Rep. Don Shooter, a pow­er­ful Repub­li­can from Yuma, has been a pri­mary fo­cus of the in­ves­ti­ga­tion.

Seven women have pub­licly ac­cused Shooter of in­ap­pro­pri­ate be­hav­ior, and sev­eral more have aired com­plaints against him with­out disclosing their names.

House Speaker J.D. Mes­nard, R-Chan­dler, said he doesn’t ex­pect an out­side in­ves­ti­ga­tor’s re­port to be com­plete for about two more weeks. That re­port could de­ter­mine whether ac­cu­sa­tions against Shooter and Rep. Michelle Ugenti-Rita, R-Scotts­dale, re­sult in for­mal ethics pro­ceed­ings.

Mes­nard said while he takes com­plaints se­ri­ously, he also doesn’t want to rush to judg­ment while due process is given. “I com­mit to mak­ing this place the very best it can be,” he added.

Ducey said sex­ual ha­rass­ment “has no place” in any work­place, be it the Leg­is­la­ture or cor­po­rate America. He said it is an is­sue that should be dealt with “di­rectly and with ur­gency.”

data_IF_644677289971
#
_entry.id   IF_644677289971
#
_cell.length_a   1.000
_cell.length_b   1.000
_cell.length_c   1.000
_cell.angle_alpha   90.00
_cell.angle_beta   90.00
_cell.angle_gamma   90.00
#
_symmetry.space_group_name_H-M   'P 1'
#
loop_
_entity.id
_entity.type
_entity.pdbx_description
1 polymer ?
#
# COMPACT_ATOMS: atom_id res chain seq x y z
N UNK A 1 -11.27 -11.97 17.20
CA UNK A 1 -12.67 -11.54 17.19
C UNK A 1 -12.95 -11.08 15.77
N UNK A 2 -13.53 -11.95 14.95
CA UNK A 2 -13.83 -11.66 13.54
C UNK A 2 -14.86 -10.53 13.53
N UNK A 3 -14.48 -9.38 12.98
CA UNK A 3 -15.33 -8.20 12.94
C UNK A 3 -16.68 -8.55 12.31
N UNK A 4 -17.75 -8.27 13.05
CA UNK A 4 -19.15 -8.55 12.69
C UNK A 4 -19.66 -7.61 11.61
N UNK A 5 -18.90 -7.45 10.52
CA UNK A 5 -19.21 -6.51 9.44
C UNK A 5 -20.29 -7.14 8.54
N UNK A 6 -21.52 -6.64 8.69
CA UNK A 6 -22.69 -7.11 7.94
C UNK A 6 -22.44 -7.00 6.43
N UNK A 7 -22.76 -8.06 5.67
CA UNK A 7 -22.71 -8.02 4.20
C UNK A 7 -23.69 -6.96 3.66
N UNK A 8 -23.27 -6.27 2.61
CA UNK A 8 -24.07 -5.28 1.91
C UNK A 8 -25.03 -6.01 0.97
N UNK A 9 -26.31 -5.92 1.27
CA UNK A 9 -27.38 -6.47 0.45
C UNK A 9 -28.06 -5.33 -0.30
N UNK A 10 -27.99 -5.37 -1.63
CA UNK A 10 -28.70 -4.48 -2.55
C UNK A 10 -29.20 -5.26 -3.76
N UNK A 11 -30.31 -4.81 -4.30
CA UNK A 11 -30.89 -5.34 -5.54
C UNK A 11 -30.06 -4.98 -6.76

5. Child wel­fare

Two years ago, Ducey said the nearly 19,000 chil­dren in the state’s child-wel­fare sys­tem was a num­ber that kept him up at night. State of­fi­cials have made im­prove­ments that have led to fewer chil­dren com­ing into the sys­tem. The num­ber now stands at about 16,000.

That’s still too many, Ducey said.

He ref­er­enced a pro­gram known as CarePor­tal that is meant to con­nect fam­i­lies in cri­sis with faith-based groups that can help chil­dren in the sys­tem. Through the pro­gram, case­work­ers are con­nected to a net­work that alerts churches of chil­dren or fam­i­lies in need, al­low­ing them to pitch in as they can. The churches can then no­tify parish­ioners.

Ducey said he will talk about the pro­gram in the State of the State.

“It’s some­thing we’re ex­pand­ing,” he told The Repub­lic.